Meaning: without the “premium” Rusal would be unable to sell the aluminium it produces at a profit. But what if the premium belongs, according to the Rusal contracts with Glencore, to Glencore? Rusal’s last annual report says: “Aluminium premiums will continue to grow in 2013”. What if they don’t?

According to a trader who has pored through Rusal’s accounts, “it is not possible to deduce which income is from the two parts to the aluminium price – the LME flat price and the premium payable for on-time delivery out of warehouse. You would need to have separate accounting for the two parts for it to make sense. It is however clear that one party, most likely Glencore, accounts for about 40% of total sales.”

Estonian warehousing of the metal sold or unsold is convenient, says a source, “because it is connected by rail to the Russian smelters and also has good connections to other ports. Thus it is not necessary to load or unload the metal many times, incurring additional costs. It can then be transported from Tallinn to any end destination.” This is not the first time Glencore has been doing this. “This happened during the collapse of the Soviet Union when there was a glut of aluminium coming out of Russian smelters,” another source reports.

Here then is a compilation of what aluminium traders say is happening to Rusal metal once it crosses the Russian frontier and disappears.

“With regard to the stock developments we have to go back to the start of the financial crisis at the end of 2008. It was during this time and the subsequent years when the queues and large stocks for aluminium started to form. Producers faced a collapse in demand and prices, putting pressure on their cash flow and profitability. Simultaneously large contangoes formed on the LME; basically, that is where the forward price is higher than the cash price. These allowed traders and banks to borrow forward on the LME, at levels much bigger than the cost of holding the metal on stock. By forward borrowing in early 2009 what was meant was terms of several years up to five years or so.

“This enabled the LME warehouses to absorb the excess stock in the market place and provide producers with the necessary liquidity to keep them operational. Premiums at that point were very low. By locking in finance agreements the excess stock was taken out of the market place and put aside for several years. But when consumption started to improve, there was no stock available and all new sales had to be supplied out of new purchases, pushing the premiums higher. Also, it did not make sense to break the storage and finance agreements already in place, because they were usually locked in for a fixed period; breaking them had significant costs attached. Usually they are renewed with the banks in form of a repo transaction.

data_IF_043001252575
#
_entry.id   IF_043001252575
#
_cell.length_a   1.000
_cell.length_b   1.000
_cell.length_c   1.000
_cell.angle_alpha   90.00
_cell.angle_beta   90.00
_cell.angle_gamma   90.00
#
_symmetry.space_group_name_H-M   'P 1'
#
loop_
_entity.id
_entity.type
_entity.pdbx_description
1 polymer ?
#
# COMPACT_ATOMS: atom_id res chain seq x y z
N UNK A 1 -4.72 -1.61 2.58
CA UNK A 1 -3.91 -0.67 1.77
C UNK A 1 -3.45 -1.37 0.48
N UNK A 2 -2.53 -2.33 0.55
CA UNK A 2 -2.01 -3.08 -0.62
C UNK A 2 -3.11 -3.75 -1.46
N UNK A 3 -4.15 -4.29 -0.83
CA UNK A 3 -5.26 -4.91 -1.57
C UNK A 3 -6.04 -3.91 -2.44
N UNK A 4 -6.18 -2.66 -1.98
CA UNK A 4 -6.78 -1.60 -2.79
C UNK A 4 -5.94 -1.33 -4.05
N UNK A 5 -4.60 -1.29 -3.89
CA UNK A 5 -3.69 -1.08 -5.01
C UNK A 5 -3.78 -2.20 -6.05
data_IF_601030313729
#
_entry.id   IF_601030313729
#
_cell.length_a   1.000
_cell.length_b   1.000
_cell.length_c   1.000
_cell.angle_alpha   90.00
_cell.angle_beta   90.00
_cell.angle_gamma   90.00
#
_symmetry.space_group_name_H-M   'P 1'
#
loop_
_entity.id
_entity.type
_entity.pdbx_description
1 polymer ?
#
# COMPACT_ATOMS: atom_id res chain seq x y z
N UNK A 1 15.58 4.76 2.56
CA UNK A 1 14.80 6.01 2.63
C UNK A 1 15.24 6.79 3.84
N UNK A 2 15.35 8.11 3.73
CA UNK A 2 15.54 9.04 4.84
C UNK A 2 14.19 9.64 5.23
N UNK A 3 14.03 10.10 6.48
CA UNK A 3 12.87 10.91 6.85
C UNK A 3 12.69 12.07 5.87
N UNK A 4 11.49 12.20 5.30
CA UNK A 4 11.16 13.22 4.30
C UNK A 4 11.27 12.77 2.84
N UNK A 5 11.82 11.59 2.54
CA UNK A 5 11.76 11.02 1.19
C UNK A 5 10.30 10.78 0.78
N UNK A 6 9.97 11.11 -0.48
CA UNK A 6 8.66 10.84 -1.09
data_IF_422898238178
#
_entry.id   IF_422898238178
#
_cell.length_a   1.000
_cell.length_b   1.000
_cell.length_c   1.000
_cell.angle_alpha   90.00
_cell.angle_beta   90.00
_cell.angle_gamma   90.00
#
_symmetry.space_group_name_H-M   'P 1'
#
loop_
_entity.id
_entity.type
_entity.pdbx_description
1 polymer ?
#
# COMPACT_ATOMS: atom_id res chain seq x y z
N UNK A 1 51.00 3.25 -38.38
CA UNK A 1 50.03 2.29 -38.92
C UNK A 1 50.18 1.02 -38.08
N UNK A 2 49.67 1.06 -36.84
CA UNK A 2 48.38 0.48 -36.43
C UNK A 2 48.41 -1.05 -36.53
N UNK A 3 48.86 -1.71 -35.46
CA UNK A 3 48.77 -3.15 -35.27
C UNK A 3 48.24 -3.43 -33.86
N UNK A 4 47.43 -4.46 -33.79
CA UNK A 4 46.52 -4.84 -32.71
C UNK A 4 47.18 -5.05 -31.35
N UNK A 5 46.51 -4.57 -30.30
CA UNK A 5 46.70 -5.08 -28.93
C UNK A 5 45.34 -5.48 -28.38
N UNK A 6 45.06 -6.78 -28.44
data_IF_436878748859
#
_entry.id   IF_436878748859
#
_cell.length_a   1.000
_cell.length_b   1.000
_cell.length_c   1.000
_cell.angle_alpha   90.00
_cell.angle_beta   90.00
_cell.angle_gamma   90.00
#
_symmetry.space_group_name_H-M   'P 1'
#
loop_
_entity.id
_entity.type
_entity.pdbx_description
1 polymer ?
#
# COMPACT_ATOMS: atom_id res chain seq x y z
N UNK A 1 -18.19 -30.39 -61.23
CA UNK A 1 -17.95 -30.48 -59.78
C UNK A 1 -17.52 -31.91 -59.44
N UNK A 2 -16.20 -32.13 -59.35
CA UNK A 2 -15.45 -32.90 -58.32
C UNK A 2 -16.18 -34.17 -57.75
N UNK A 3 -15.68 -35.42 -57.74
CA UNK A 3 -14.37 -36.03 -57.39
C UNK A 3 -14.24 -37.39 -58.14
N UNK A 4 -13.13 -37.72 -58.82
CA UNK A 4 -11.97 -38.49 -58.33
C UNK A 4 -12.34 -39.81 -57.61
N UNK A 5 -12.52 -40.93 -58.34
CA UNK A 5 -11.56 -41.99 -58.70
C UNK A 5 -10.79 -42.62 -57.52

“The cost of holding metal is a function of finance cost (interest rates), warehouse storage charges and insurance. So, for example, if you can get $10 contango on the LME, but your total cost is only $5 per month, then you can see that it makes more sense to lock up the metal for several years and earn profits without doing very much.

“It is not necessary to hold stock in an LME warehouse. Any location will do as long as it is secure. Thereby instead of earning the LME rent (via ownership of the warehouse) one can agree on long- term storage with a warehouse which will accept a lower rent compared to LME storage.

“By agreeing a long-term contract with Rusal, Glencore has effectively taken this metal out of the market and will start distributing it when the market recovers. Because the premiums have been fixed (the contracts are secret, so this isn’t certain) Rusal will probably will not profit from the premium upside. On the other hand, Rusal would not have been able to do this stocking on their own. So this puts Glencore in a very strong position. You end up having a situation where the tail wags the dog, which is the downside of the agreement for Rusal.”